Brett’s outdone himself this time.
Seriously, Cubs? You’re so ticked off that the White Sox are the sexier team in town now, you had to reel off 20 wins in 25 games or whatever it is? You can’t be that jealous of the White Sox getting all that free, unwarranted pub, so much media attention, for accomplishing … nothing, can you?
Oh, wait, that’s sort of been the story of Chicago baseball for the past 40 years, give or take! Are you digging the role reversal? Oh, how the turntables have … turned.
Anyway, congrats for being so great, guys, even though with every win there’s some maudlin Zoom interview with Rizzo or Lester where they’re moping around like “well you know, we gotta go for it, it might be our last year together” as if MARQUEE™ is filming some sort of documentary to preserve for future generations the story of a team that won one World Series and just could never … get … back.
Any of you guys still with me, still reading? Hey, all right.
Well, let me introduce you to the less maudlin Chicago baseball crew, the Chicago White Sox. They’re not only less maudlin, they’re a downright giddy bunch. Everything the old guard warned you against — bat flips, fist pumps, silly dances — these White Sox got. The “play the right way” guard has got bunchy underwear for real over these guys.
Let’s highlight a few players you’ll probably get all too familiar with this weekend:
Tim Anderson has LOST HIS MIND. Those who found his .400 BABIP laughable and predicted a .230 batting average in 2020 are sorely disappointed, as somehow TA has upped the ante. His BABIP might be .800 so far this year. He’s got a power stroke, speed, swagger. The leadoff man is the engine that makes the White Sox run. And after sending poor Matthew Boyd over the edge in the past week, homer by homer, TA turns his lonely eyes to the north side for some more fun.
Eloy Jiménez is happy that the walls surrounding him in left will prevent any shrimp boat shenanigans, with him wriggling out of the net in a desperate bid for freedom, on defense at Wrigley. You may have seen some footage. But you may also have seen that Eloy, who dreamed as a boy of playing at Wrigley Field for the Cubs, now really, really, really, really relishes punishing the team that forsake him. His exit velocity averages roughly 205 mph this season, including all the balls he was pounding into the ground during a recent slump. Bad news: Eloy plays for the White Sox now. Badder news: He’s not slumping anymore.
José Abreu now has the same original ball-mashing flavor, but is now fortified with legitimate plus-defense at first. Really!
Luis Robert somehow is just fourth on the list here, perhaps because in an ill-fated attempt to catch every single ball hit between the lip of the infield and somewhere near the elotes stand on the concourse, rolled over his hand on a dive attempt and has sat for a day or two. He should be ready for the Cubs, though. I have asked both Leury García and Anderson how long it will be before Robert calls them off of an infield fly and both laughed and figured pretty immediately. So, Luis has range. And if you throw him a strike, he’ll hit it to the moon.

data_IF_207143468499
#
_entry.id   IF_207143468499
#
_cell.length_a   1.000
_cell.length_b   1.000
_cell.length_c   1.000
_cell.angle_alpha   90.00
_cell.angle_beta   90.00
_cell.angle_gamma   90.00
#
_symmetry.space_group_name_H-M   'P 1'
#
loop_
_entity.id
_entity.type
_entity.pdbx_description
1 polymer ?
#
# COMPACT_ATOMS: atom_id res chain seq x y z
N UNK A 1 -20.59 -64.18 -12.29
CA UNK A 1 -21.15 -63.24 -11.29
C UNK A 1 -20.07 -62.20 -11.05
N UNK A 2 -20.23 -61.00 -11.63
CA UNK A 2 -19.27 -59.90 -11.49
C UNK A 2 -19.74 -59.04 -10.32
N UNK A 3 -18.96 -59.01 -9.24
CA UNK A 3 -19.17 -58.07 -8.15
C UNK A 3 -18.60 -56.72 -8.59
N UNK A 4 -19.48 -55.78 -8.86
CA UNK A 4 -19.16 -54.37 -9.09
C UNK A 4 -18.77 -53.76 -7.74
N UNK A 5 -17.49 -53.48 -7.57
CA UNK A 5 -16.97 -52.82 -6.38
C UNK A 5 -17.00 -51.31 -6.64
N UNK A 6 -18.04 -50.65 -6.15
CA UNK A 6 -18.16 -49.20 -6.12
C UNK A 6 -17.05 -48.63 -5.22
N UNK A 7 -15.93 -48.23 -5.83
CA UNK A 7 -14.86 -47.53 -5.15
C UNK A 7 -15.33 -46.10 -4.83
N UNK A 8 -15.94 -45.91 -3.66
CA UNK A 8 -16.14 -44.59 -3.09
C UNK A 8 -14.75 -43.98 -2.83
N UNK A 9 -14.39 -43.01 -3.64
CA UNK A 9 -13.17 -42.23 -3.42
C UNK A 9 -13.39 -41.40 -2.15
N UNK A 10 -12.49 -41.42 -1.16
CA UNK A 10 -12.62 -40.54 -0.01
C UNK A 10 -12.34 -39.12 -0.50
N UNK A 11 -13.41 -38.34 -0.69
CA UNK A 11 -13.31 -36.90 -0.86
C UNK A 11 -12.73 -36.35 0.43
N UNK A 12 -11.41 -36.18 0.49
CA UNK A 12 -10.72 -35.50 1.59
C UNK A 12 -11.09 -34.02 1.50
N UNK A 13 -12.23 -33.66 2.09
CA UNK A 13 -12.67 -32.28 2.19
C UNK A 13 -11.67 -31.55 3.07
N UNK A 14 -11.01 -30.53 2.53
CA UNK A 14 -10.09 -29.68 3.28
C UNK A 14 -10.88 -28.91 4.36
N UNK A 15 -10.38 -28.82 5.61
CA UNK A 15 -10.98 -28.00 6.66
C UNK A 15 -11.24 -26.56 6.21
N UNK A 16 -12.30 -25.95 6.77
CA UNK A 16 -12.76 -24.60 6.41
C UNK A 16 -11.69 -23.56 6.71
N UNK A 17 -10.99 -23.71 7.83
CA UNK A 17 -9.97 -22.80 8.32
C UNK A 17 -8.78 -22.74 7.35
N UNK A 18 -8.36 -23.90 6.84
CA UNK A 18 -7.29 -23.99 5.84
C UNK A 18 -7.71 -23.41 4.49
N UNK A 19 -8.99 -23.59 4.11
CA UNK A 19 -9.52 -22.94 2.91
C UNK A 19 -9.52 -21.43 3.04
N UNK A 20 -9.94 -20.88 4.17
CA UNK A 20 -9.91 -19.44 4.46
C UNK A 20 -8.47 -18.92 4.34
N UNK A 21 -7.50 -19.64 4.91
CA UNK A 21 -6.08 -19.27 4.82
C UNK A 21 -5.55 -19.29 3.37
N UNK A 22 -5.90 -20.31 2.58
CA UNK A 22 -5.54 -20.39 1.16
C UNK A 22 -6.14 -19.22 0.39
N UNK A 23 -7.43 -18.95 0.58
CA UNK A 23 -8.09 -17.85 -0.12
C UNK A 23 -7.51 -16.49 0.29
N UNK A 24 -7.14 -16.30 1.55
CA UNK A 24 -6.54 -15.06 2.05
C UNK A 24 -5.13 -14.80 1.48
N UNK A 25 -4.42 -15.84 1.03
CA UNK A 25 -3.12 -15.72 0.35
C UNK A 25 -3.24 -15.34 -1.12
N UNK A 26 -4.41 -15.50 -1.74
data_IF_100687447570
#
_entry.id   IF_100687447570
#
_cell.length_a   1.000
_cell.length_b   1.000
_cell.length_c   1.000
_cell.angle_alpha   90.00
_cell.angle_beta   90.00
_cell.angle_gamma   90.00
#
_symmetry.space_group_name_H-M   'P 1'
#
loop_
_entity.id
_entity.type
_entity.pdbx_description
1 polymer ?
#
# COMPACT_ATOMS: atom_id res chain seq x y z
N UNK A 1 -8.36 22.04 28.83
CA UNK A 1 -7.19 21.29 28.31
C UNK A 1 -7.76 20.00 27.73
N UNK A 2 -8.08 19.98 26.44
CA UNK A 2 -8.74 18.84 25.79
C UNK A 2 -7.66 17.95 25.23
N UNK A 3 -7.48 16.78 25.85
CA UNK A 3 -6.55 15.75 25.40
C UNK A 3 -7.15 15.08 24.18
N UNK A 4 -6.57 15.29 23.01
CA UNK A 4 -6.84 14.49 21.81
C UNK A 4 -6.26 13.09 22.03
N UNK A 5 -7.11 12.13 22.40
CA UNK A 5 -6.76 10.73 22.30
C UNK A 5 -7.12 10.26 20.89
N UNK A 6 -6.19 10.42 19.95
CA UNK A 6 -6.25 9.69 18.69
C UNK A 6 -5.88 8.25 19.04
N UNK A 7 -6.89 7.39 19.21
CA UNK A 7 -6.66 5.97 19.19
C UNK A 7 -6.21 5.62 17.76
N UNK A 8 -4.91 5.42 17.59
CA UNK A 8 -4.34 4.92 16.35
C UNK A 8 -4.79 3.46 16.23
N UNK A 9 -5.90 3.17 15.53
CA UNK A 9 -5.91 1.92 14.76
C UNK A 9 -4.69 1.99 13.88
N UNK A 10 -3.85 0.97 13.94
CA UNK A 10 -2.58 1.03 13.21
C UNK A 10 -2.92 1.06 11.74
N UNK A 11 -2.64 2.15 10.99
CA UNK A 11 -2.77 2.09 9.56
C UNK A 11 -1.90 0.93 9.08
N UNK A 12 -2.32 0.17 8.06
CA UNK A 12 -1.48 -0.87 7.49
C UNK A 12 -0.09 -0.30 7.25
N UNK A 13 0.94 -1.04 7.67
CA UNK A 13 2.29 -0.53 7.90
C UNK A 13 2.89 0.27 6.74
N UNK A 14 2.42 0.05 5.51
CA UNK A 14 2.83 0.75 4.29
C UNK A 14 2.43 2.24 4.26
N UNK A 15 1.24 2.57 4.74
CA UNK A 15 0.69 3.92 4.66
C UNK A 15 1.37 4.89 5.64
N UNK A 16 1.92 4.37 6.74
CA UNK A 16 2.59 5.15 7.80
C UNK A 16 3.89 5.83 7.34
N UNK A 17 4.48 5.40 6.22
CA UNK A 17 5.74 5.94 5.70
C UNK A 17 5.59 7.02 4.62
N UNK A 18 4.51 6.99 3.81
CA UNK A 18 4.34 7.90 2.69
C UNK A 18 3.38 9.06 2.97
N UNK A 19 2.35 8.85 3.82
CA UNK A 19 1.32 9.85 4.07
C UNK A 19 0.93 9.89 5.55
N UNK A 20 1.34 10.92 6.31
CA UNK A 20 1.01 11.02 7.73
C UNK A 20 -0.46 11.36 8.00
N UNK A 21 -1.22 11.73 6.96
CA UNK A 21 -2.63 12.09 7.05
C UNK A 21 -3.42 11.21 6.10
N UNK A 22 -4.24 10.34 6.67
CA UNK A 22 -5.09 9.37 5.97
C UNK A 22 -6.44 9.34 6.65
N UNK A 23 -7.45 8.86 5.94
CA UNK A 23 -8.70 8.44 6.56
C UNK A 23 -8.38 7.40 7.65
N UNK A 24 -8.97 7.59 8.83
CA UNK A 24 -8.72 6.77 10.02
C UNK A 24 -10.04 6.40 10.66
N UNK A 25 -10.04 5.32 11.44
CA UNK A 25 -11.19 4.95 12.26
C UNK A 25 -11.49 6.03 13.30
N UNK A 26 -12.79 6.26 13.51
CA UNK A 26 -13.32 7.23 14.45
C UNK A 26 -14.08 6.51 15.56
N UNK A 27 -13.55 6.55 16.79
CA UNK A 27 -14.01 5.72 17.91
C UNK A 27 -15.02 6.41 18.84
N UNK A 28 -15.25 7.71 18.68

Yoán Moncada is built like a fullback, hits like prime Robinson Cano, and has the between-innings gait of Mr. Magoo. I’d say he’s still the best all-around player on the White Sox, but it might be hard for him to sustain the claim when he is constantly wincing and limping and appearing to be one popup from death. However, Yoán hasn’t reached the Alexei Ramírez level of getting hit by a pitch and rolling around in the batter’s box as if peppered with buckshot … yet.
Pitchers? Dallas Keuchel lulls you to sleep with his mind control, plus some brain control. TBD has started more games than anyone else for the White Sox this season.
The bullpen has been sheer murder this season, with a parade of young cannons each trying to outdo the other: Matt Foster, Zack Burdi, Codi Heuer.
I think that’s it. It feels like it’s been a long time since the White Sox and Cubs have met and collectively been this good. So this weekend should be fun.
This series has been very even, all-time. It seems no matter which team is good or isn’t, the Cubs and Sox play each other tough. The Cubs have won 60 and the Sox 62 since the series began in 1997. The Cubs have a slight advantage at Wrigley, 31-30. Since 2017, though, the Cubs are 9-5 vs. the Sox.
Friday: Jon Lester, LHP (2-0, 2.74 ERA, 0.870 WHIP, 4.40 FIP) vs. Dallas Keuchel, LHP (3-2, 3.07 ERA, 1.057 WHIP, 3.55 FIP)
Saturday: Kyle Hendricks, RHP (3-2, 3.31 ERA, 0.918 WHIP, 2.68 FIP) vs. TBD
Sunday: Yu Darvish, RHP (4-1, 1.80 ERA, 0.900 WHIP, 2.01 FIP) vs. Dylan Cease, RHP (4-1, 3.16 ERA, 1.364 WHIP, 6.14 FIP)
Brett Ballantini says “TBD” could be Reynaldo Lopez in his return, but he might wind up being an “opener” for Gio Gonzalez.
Times & TV channels
Friday: 7:15 p.m. CT, Marquee Sports Network, NBC Sports Chicago (Sox announcers Jason Benetti and Steve Stone), ESPN (full national broadcast, no blackouts, announcers Jon Sciambi and Chipper Jones).
Saturday: 7:15 p.m. CT, Marquee Sports Network, NBC Sports Chicago (Sox announcers Jason Benetti and Steve Stone)
Sunday: 1:20 p.m. CT, Marquee Sports Network, NBC Sports Chicago (Sox announcers Jason Benetti and Steve Stone)
As Brett Ballantini notes, the Sox are a much-improved team this year. With expanded playoffs, both these teams should be October participants. Still, the Sox have run up their 15-11 record mostly against bad teams. They’re 11-3 against teams currently under .500 and 4-8 against teams currently .500 or better.
The Cubs, meanwhile, are 5-2 against teams currently .500 or better, 11-6 against teams currently under .500.
The Cubs will take two of three this weekend.
The Cubs travel to Detroit for a three-game series against the Tigers beginning Monday evening.
How many games will the Cubs win against the White Sox?
This poll is closed